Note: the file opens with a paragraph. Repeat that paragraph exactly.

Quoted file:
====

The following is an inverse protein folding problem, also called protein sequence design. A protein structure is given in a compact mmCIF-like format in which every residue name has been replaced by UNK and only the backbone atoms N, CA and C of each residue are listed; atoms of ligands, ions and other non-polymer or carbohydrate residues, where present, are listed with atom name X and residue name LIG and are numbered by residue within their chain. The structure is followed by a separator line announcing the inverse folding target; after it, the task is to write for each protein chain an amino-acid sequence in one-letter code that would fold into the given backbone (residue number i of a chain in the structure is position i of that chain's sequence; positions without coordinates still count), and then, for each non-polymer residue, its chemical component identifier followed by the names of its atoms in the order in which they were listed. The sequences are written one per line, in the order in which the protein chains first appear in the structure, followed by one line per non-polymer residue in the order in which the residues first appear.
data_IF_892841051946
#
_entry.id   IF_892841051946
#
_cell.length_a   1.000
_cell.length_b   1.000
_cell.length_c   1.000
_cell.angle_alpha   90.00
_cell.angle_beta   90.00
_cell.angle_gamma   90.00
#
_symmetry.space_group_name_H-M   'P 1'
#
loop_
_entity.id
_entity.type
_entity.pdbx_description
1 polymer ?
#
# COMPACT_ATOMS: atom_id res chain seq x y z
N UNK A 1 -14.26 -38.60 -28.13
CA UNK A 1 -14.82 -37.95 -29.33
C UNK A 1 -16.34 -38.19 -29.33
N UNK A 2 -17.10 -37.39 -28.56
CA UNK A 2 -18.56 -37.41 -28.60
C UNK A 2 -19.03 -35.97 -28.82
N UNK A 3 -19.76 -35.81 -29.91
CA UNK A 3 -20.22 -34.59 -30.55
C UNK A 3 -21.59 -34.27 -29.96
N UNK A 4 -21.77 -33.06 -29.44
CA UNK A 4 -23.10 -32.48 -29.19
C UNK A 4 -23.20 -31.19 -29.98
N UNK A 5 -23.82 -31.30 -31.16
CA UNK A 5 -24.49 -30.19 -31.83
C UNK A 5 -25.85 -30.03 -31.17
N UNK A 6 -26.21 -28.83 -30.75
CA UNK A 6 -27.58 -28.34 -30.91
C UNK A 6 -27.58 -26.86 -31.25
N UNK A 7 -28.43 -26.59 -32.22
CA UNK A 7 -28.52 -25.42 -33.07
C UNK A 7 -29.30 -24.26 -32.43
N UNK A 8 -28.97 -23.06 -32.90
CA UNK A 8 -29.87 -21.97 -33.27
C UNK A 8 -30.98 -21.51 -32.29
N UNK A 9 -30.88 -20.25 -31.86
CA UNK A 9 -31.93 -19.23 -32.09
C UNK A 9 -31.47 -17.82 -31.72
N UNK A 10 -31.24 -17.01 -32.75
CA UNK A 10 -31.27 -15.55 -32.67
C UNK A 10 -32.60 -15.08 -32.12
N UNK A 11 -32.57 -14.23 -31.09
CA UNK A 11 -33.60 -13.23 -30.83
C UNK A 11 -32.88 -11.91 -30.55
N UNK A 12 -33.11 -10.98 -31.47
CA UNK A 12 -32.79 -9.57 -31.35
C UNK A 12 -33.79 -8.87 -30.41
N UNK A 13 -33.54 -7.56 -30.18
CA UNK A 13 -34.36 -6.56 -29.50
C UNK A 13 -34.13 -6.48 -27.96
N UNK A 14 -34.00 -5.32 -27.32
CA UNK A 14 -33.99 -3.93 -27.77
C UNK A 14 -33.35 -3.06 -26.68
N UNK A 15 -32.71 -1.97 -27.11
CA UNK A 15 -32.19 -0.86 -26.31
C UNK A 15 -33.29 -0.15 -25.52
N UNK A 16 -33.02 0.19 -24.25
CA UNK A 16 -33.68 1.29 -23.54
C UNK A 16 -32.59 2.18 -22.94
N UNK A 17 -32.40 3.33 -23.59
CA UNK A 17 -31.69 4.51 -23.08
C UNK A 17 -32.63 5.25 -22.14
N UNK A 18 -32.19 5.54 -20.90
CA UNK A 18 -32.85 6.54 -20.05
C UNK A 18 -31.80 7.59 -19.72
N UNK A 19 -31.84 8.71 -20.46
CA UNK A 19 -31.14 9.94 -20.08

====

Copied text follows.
The following is an inverse protein folding problem, also called protein sequence design. A protein structure is given in a compact mmCIF-like format in which every residue name has been replaced by UNK and only the backbone atoms N, CA and C of each residue are listed; atoms of ligands, ions and other non-polymer or carbohydrate residues, where present, are listed with atom name X and residue name LIG and are numbered by residue within their chain. The structure is followed by a separator line announcing the inverse folding target; after it, the task is to write for each protein chain an amino-acid sequence in one-letter code that would fold into the given backbone (residue number i of a chain in the structure is position i of that chain's sequence; positions without coordinates still count), and then, for each non-polymer residue, its chemical component identifier followed by the names of its atoms in the order in which they were listed. The sequences are written one per line, in the order in which the protein chains first appear in the structure, followed by one line per non-polymer residue in the order in which the residues first appear.